Columnists

Casting the net wide

HOPE Nyambe.

Analysis: HOPE NYAMBE
THE Ministry of Water Development, Sanitation and Environmental Protection recently announced the ban of single use plastic packaging materials such as plastic carrier bags.
Notable in the announcement made by the ministry’s Permanent Secretary, Ed Chomba, was that Government would also regulate on non-returnable glass and plastic bottles, cartons, beverage cans, waste oils, pesticides or chemical containers, used tyres, and electrical and electronic equipment.
Organisations or people whose activities generate waste with potential to pollute the environment would therefore be required to dispose of their waste in an environmentally friendly manner, including waste recycling.
The ban comes at a time when, globally, there are increased calls for governments to address climate change caused by human activity such as environmental pollution.
World-renowned naturalist and television producer, Sir Anton Attenborough, warned that: “If we don’t take action, the collapse of our civilisations and the extinction of much of the natural world is on the horizon.”
Empirical evidence of the adverse effects of pollution caused by human activity is much more available than ever before.
Environmental pollution has led to issues such as climate oscillations, which have negatively affected agriculture; degradation in air and water quality leading to health issues, and the reduction in natural habitat leading to extinction of some plant and animal species.
This has resulted in both human and economic costs. Therefore, the ban on the use of plastics bags, in particular, cannot come at a more opportune time.
However, the ban in itself should not be seen as an end. There is need to cast the net wider in highlighting key issues that surround environmental pollution as a whole.
For instance, there is very little value in banning plastics when the general populace has insufficient knowledge on why plastics are being banned. Accompanying and ongoing educational campaigns are key in increasing awareness and behavioural change towards environmentally sustainable practices.
A lack of educational campaigns on environmentally sustainable practices not only makes compliance or regulation difficult, but also encourages the engagement of other equally environmentally damaging practices. The target audience needs to therefore fully understand why certain measures are in place, and the consequences for non-compliance.
Furthermore, apart from enforcing bans on environmental pollutants, Government should incentivise investment in waste recycling. According to a 2016 report by the United States Environmental Protection Agency (EPA), recycling accounted for nearly 800,000 jobs and US$37 billion in wages across the USA.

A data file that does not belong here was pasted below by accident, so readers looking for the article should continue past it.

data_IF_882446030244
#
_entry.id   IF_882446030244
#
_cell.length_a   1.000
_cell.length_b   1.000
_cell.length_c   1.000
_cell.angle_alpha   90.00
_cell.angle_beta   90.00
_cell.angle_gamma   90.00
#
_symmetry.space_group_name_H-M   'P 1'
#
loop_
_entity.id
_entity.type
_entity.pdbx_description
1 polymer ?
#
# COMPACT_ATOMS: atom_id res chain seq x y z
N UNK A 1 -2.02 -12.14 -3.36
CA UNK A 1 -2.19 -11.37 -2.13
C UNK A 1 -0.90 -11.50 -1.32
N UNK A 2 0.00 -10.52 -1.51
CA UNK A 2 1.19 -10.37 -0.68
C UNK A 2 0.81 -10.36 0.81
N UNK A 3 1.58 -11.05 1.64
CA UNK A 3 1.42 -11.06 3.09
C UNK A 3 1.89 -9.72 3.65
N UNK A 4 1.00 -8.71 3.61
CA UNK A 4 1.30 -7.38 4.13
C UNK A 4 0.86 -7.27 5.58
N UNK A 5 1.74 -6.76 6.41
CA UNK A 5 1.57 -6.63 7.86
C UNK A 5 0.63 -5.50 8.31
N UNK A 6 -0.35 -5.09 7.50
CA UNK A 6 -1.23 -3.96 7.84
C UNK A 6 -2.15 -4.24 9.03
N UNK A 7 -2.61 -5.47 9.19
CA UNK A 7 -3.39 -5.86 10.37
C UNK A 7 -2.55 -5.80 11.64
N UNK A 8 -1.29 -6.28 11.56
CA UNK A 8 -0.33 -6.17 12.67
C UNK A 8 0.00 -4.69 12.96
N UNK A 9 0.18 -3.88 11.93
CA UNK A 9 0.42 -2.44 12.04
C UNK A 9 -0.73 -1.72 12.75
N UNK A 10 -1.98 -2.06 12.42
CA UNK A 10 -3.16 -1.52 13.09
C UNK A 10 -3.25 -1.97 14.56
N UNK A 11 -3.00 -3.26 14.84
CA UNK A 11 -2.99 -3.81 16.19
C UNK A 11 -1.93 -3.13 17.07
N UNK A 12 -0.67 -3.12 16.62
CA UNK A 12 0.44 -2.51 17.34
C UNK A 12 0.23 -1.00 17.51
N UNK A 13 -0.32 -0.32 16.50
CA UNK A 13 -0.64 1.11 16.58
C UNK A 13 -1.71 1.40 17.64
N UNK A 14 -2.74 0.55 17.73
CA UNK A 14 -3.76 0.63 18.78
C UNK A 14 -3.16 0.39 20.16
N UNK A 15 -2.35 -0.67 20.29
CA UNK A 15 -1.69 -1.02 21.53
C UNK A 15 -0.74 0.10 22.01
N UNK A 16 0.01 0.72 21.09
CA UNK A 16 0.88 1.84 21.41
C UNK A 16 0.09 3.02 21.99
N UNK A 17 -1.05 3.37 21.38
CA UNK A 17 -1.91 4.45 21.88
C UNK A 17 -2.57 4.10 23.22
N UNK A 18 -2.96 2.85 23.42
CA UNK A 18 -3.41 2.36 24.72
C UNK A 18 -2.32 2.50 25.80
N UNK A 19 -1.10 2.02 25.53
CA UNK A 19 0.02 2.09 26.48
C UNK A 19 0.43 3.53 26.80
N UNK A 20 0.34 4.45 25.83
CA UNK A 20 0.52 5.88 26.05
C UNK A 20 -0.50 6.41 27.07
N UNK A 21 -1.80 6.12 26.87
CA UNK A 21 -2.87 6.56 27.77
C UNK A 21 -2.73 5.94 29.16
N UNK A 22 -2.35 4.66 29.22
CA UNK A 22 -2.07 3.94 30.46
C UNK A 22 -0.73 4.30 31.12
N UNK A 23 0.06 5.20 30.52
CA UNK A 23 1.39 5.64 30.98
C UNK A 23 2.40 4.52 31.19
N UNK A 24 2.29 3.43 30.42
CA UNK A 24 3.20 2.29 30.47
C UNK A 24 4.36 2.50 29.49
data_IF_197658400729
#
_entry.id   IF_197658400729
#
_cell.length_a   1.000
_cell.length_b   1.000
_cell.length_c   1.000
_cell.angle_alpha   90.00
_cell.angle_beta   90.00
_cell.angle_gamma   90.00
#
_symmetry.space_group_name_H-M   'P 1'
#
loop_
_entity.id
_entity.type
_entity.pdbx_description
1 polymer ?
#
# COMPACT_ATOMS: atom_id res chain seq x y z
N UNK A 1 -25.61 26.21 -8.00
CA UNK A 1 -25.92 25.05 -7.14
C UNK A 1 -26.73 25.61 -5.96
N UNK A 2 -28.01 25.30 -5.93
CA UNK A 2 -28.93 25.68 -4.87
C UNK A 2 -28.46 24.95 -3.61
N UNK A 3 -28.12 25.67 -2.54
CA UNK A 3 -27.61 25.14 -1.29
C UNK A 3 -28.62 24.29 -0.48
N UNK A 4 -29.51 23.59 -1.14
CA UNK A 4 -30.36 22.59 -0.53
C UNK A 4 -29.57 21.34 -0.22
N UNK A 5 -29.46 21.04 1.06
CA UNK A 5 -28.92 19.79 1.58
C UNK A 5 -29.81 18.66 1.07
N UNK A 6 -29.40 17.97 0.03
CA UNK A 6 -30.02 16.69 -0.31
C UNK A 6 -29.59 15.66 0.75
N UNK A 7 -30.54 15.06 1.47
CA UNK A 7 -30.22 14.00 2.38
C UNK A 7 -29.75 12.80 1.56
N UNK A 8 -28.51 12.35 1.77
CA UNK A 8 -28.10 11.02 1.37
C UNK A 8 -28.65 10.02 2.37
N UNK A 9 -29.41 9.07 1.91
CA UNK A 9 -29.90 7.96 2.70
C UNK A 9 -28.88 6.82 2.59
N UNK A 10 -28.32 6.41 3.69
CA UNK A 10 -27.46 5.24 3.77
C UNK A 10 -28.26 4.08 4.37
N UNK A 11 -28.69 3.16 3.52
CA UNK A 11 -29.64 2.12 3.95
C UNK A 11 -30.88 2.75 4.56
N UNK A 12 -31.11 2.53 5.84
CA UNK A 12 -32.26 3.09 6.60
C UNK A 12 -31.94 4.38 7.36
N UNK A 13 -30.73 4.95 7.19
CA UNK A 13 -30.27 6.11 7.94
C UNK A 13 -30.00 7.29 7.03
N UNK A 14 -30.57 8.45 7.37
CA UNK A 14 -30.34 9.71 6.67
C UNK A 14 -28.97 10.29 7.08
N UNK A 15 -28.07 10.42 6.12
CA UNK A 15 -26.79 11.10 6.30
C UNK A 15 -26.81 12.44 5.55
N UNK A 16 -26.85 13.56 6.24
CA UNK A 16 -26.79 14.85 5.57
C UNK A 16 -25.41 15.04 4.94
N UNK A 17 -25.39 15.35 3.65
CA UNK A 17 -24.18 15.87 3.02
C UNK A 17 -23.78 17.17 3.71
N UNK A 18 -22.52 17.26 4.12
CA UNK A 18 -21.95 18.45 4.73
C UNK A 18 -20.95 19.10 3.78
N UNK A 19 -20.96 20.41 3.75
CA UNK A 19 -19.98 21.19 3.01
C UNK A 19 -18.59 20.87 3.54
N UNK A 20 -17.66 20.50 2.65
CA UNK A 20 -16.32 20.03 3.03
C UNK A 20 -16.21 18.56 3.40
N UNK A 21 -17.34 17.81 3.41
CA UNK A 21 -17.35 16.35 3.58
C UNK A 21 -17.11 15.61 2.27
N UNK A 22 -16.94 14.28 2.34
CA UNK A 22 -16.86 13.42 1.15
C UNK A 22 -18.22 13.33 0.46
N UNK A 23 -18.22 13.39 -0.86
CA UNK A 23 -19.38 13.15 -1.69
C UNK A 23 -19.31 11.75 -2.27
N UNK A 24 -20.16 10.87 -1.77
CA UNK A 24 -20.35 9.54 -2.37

In Africa, however, the picture on recycling is dismal. Despite generating over 70 million tons of waste every year, only 10 percent is collected, with the rest usually ending up in illegal dump sites, gutters and drainages. Unfortunately, with the rapid urbanisation of most African cities and growing economies, it is estimated that waste production will exceed 160 million tons by the year 2025 (World Bank Urban Development Series report).
The scenario in Zambia is no different. There is very little economically viable recycling industry to write home about. If the annual cholera epidemics are anything to go by, they highlight the lack of environmentally friendly ways of disposing and recycling of waste.
The ban of plastic carrier bags does address the problem of pollution but also creates an economic one. Manufacturers of plastic products are likely to suffer an income loss from removing plastic carrier bags from their product line.
This could spell redundancies or loss of employment for some workers. It is therefore imperative that Government incentivises investment in recycling industries to help cushion any negative outcomes of plastic products ban.
Another component beyond the ban of plastics is the general regulation and compliance with environmental law. Emerging technologies and information on the environment are providing information, which is vital in formulating environmental law. Regulators therefore need to formulate laws that cover all products and processes with regard to the environment.
This is a critical and complex task. There is no point of formulating laws that do not meet or serve their purpose. Are Zambian laws sufficient in addressing environmental issues?
In line with the regulation, there has to be fool proof mechanism for insuring compliance to the laws. Lack of compliance is as good as having no regulation at all. There have been questions on the compliance of manufacturing companies and mines, especially with regard to the emission of toxic gases into the environment and the discharge of waste.
People residing near mines, smelting and other gas polluting industries have complained about a variety of pollutants affecting their health and livelihood. In the Copperbelt, in particular, there are reported cases of mine waste and sewer effluent contaminating drinking water for the local communities.
This clearly demonstrates a serious lack of compliance despite environmental regulations being in place.
In conclusion, a tripartite approach of education, regulation and compliance, and investment in recycling is a key strategy in addressing the effects of environmental pollution.
The author is corporate affairs specialist for Stimuli PR.




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